- The dual higher education program is carried out at the bachelor’s or master’s level, corresponding to the relevant EQF level (6 – BA, 7 – MA).
- Graduates have the right to continue their studies at the next educational level.
- Where possible, along with an academic degree, a vocational education degree should also be awarded.
- In terms of contractual relations, it is recommended that contracts be signed directly between students and partner companies. However, it is also important to sign agreements between universities and companies. To the extent possible, the agreement between the student and the company should provide for compensation for the work performed by the student at the company to support the student’s financial independence.
- The ratio of theoretical and practical work: it is recommended that at the undergraduate level, the first 2 semesters focus on theoretical learning, the first work experience starts from the 3rd semester and continues until the end of the studies (for example, with a ratio of 80/20 – theoretical/practical work). At the Master’s level, more emphasis should be placed on practical experience and the proportion of practical work may be much larger than theoretical teaching.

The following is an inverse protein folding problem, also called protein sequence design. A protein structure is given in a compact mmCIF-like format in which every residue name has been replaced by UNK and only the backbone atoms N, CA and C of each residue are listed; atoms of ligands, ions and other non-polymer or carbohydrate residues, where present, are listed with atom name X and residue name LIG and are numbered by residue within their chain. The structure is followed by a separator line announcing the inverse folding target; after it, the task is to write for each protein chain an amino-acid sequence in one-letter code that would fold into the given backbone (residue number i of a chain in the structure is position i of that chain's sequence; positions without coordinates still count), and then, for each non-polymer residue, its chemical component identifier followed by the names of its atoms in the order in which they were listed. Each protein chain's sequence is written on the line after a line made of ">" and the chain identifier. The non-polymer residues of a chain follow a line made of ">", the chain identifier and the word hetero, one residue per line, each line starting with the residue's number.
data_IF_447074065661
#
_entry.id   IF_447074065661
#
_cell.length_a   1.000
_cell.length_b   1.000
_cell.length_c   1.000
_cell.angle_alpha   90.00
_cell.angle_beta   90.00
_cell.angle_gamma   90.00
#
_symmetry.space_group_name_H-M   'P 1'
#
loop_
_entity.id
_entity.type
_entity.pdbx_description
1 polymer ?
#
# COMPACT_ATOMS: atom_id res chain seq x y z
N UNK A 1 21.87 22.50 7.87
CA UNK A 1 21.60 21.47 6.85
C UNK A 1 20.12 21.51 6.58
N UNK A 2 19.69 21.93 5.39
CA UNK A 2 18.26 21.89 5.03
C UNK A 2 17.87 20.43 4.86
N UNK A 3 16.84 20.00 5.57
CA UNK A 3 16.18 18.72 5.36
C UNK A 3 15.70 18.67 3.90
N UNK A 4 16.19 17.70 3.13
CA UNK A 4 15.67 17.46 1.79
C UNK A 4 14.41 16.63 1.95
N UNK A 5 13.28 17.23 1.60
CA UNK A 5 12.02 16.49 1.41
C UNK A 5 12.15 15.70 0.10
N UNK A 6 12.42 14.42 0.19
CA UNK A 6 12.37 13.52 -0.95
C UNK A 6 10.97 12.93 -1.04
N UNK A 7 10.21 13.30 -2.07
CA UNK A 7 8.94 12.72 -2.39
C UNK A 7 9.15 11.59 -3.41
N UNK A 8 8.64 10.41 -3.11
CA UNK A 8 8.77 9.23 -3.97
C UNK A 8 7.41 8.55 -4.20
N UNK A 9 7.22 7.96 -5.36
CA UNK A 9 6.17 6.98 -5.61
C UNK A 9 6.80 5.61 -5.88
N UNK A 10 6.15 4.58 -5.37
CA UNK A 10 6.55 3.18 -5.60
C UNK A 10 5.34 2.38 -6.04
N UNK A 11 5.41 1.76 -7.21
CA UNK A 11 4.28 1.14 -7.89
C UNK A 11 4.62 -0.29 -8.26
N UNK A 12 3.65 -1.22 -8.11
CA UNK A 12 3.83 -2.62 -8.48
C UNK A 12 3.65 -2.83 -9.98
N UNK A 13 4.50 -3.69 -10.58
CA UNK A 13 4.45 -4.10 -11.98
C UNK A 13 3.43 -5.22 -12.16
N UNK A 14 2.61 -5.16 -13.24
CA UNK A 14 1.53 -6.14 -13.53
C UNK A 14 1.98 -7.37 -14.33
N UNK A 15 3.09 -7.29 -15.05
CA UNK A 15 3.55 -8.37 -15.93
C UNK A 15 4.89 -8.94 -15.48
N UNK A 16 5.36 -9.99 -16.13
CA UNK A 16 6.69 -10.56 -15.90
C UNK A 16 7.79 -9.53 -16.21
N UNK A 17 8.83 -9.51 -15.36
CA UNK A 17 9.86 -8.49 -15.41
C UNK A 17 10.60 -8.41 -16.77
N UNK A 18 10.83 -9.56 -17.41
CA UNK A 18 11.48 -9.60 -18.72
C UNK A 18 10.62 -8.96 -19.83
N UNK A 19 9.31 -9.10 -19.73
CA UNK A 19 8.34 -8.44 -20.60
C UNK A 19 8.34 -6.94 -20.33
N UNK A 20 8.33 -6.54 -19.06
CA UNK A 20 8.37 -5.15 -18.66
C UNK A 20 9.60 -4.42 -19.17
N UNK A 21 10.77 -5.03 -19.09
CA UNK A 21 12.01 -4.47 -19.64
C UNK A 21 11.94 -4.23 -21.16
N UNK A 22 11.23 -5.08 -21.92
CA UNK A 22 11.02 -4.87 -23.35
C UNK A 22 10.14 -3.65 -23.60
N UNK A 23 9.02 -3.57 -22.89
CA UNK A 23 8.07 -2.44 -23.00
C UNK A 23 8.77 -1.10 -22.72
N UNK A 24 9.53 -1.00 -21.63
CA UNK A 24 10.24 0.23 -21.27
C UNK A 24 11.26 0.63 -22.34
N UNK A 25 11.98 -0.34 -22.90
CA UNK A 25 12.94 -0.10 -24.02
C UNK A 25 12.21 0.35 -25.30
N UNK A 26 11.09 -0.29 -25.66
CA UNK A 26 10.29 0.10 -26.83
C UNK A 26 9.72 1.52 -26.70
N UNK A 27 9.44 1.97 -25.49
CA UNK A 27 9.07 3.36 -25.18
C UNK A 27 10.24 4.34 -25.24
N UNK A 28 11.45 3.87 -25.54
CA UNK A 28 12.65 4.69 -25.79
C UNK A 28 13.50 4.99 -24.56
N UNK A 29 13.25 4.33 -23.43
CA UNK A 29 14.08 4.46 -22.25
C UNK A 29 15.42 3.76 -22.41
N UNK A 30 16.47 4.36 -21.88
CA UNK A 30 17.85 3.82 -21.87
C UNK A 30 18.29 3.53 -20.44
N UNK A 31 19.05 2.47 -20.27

- Company mentors must undergo special training to prepare for their highly responsible role. Regular meetings between company mentors and university teachers are recommended (at least once a year). In general, the obligations of companies and mentors should be broadly discussed and clearly defined—for example, the mentors’ compensation and the amount of time spent on training.
- Representatives of both higher education institutions and the company should be involved in the process of developing and updating the curriculum (for example, in a 50/50 ratio). It is also recommended that company representatives have experience in the relevant field.